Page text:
Of course, the latter sorts are the ones that keep spinning around in my head, since in many cases even I have difficulty with a clear, concise, answer. In large part, this is because I recognize the inherent problems with decision making in these situations. The real question being asked in some of the situations is “what is the RIGHT thing to do?”
At the heart of any decision is an effort being made to choose an action in pursuit of some goal. In order to do so successfully, the decision maker must:
- Clearly articulate the goal
- Identify options available for some active choice
- Understand the consequences of those alternative choices
- Evaluate other factors which might impact the final decision process
In this general sense, many decisions are conceptualized as a “cost-benefit” analysis, with the decision-making process focusing on the relative gain attendant upon a choice relative to the loss or “expense” involved.
Obviously, some decisions can be made using much simpler processes, such as a coin toss. Such decisions are often made by single person, on matters with little impact on either that individual or anyone else (yes, I would like iced tea to drink), and no complications.
Australian Rules Football match at Hyde Park, London, on 8 January 1944. Source: Australian War Memorial
This image is of Australian origin and is now in the public domain because its term of copyright has expired.
Other decisions, however, require extraordinary efforts directed toward fact-finding and analysis, along with multiple meetings of large groups of people who must conform to a formal structure for coming to a decision. This sort of decision is likely to impact larger groups, or have potential consequences that justifies investment of time and energy into making the best choice possible. Furthermore, this may involve individuals or groups with widely divergent opinions on what constitutes the “best” choice. Frequently, the decision is couched in terms of “right” and “wrong” such that there is an unfortunate attribution of possible fault and blame attendant upon the choice.
For decisions related to technology transfer, the process can be extremely complex. Choices may be constrained in various ways that are uncomfortable for those involved. The culture of academia can also play a larger role than is typically appreciated—this may amount to a set of “almost sacred” values held by some of the people involved. Frequently cited values in academia include “academic freedom” and “dissemination of knowledge,” but there are many variations along these lines, attributing a sort of “purity” of thought and intentions to the academic world. If technology transfer decisions are subjected to this sort of “good vs. evil” analysis, there will be individuals on both sides of the question claiming the moral “high ground” as it were. Suddenly, it becomes difficult to decide which position constitutes the “high road” and which the “low road.”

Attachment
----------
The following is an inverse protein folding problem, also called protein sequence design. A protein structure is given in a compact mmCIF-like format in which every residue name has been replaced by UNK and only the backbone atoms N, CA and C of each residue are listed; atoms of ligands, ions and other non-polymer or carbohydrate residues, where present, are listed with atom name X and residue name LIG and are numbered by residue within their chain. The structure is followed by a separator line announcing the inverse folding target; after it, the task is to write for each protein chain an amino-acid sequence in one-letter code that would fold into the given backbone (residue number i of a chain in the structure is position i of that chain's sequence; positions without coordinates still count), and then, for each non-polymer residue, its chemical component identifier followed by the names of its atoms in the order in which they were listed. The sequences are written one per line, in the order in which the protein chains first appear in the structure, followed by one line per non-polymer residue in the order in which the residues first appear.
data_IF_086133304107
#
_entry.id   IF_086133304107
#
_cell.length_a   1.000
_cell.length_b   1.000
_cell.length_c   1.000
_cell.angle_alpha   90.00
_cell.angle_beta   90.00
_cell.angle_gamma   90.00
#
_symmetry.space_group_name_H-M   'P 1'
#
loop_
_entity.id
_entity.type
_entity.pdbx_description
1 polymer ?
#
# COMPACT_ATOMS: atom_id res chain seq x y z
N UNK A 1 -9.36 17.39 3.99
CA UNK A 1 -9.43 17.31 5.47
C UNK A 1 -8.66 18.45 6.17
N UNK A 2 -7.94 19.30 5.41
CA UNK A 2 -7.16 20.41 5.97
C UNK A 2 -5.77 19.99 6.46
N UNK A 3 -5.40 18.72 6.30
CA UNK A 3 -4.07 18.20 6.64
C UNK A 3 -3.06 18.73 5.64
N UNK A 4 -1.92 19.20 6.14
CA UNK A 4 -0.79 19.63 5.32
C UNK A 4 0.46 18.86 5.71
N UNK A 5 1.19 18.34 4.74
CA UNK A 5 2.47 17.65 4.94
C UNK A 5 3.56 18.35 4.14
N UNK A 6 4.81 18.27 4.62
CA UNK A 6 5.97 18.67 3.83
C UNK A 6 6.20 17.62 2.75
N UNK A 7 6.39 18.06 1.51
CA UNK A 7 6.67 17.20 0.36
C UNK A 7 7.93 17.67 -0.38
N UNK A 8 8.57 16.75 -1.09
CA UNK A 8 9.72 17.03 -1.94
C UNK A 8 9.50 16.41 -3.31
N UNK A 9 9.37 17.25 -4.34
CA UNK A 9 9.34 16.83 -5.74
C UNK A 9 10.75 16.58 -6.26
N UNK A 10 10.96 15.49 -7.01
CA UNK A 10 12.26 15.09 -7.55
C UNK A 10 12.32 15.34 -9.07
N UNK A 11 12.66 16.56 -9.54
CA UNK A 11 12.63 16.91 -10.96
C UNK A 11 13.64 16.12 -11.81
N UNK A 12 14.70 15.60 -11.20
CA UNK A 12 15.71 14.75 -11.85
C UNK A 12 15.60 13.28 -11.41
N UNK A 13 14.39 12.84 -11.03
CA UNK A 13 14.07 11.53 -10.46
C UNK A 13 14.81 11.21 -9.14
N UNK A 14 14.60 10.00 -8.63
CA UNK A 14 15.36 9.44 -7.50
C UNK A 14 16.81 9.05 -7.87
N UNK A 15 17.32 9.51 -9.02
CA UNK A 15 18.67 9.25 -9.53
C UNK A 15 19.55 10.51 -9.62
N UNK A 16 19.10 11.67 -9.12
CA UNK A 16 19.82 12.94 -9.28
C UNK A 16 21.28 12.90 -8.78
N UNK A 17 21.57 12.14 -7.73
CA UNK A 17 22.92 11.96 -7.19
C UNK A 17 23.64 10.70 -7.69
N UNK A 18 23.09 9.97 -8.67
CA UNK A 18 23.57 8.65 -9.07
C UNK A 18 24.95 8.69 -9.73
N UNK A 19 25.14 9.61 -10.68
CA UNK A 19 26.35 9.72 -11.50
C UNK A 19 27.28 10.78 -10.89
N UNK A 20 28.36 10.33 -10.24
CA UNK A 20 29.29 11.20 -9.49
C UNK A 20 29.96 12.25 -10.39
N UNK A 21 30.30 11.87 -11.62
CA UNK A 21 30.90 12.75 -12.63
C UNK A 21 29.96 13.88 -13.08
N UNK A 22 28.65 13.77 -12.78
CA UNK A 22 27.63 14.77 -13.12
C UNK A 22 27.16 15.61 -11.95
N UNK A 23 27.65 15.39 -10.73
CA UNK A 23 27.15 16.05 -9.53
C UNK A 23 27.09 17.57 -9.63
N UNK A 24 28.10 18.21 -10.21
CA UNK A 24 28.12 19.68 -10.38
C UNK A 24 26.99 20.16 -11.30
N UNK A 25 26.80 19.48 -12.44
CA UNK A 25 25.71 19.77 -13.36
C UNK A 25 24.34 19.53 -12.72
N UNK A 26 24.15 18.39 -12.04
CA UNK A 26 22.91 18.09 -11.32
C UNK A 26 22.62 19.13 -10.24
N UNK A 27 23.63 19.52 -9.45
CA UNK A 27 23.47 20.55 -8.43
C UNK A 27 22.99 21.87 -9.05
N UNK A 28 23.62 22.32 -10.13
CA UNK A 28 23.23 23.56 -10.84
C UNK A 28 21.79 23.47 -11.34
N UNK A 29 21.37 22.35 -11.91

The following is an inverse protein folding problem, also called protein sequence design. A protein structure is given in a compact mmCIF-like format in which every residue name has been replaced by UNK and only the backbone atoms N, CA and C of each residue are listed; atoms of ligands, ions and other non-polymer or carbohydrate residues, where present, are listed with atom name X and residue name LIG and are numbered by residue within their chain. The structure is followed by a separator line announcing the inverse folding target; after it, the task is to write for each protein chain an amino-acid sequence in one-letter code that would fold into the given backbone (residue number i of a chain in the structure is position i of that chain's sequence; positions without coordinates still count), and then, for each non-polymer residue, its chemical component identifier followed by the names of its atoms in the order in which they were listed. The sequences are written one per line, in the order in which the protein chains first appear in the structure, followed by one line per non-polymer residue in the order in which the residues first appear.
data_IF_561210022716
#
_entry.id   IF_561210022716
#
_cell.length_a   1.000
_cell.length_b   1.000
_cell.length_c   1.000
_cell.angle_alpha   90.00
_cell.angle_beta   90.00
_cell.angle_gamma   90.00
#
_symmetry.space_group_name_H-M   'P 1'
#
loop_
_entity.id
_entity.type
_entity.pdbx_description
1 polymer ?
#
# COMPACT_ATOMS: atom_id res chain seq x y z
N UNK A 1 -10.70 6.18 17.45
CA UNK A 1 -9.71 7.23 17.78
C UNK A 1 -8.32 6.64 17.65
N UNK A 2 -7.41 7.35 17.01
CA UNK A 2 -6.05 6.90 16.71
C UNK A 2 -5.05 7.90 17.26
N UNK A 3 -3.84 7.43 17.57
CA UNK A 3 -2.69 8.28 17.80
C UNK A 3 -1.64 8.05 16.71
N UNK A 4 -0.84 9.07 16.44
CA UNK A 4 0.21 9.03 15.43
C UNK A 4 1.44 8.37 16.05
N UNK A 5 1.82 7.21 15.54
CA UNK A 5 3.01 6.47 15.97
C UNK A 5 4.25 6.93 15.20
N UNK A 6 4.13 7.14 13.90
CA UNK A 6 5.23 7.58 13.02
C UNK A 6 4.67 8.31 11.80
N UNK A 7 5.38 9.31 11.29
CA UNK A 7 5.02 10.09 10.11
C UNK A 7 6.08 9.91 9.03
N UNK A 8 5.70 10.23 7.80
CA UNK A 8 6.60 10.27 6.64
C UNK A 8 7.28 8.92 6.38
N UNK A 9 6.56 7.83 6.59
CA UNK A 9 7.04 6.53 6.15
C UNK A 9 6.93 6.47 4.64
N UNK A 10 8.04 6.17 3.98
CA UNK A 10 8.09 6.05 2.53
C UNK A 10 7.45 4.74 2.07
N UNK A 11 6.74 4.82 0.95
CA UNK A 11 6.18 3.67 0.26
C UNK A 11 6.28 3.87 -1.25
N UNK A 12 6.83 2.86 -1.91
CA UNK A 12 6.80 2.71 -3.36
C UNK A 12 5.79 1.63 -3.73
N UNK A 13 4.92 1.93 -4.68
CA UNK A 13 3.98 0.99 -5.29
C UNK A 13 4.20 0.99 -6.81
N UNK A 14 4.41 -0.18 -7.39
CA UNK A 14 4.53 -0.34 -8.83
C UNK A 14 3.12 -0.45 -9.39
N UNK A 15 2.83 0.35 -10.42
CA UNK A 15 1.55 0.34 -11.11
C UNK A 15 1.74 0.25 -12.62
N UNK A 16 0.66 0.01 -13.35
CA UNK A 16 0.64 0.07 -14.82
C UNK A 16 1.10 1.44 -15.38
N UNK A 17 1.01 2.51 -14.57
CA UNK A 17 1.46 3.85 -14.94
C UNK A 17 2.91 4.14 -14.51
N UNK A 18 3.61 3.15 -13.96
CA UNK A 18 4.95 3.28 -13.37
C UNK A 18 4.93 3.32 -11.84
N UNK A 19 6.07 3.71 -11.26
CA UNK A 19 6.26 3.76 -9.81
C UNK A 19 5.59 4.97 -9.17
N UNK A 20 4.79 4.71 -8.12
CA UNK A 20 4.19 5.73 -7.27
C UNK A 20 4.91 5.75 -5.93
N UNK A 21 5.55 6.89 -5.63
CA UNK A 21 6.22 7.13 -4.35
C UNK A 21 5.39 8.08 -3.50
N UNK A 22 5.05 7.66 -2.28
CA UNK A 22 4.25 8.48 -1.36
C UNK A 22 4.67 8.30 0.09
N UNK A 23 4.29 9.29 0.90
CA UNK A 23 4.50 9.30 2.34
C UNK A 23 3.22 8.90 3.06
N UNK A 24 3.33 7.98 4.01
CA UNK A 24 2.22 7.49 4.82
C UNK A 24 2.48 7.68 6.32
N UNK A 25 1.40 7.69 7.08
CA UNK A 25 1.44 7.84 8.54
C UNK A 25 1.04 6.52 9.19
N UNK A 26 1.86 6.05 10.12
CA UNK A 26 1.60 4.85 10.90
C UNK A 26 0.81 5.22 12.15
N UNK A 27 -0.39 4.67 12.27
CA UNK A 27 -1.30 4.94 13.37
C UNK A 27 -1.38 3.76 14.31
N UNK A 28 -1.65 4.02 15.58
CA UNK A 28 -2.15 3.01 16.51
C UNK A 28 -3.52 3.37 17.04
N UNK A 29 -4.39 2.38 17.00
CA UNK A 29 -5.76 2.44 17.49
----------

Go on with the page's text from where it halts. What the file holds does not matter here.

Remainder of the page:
This is further complicated when you realize that perhaps no one knows which road—the “high” or the “low” one—is “better” in some absolute sense. As the Wikipedia article points out, there may be different interpretations brought to the imagery. The low road is sometimes equated with death, the soul of the departed Scotsman returning home, so the traveler on the “high road” may be making a more expeditious choice, but not necessarily a “better” one. There is a sort of moral judgment implied of course, but there remains room for speculation on the relative values demonstrated.
A recently published study [Philosophical Transactions of the Royal Society B: Biological Sciences, Vol. 367, No. 1589. (5 March 2012), pp. 754-762] confirms that the brain actually processes decisions differently if the choices involve “sacred” values held by a particular person.
Economic, foreign and military policies are typically based on utilitarian considerations. More specifically, it is believed that those who challenge a functioning social contract should concede if an adequate trade-off is provided (e.g. sanctions or other incentives). However, when individuals hold some values to be sacred, they fail to make trade-offs, rendering positive or negative incentives ineffective at best.
Obviously, this is true for university policy as well. As the authors in the study point out, policy decisions are seldom made with any degree of introspection on the possible difference in value judgments on the subject in question. The study concludes that there is a problem encountered when attempting to evaluate certain choices when viewed against deeply held convictions–the brain simply doesn’t process this sort of decision well. The entire process takes a different track so to speak.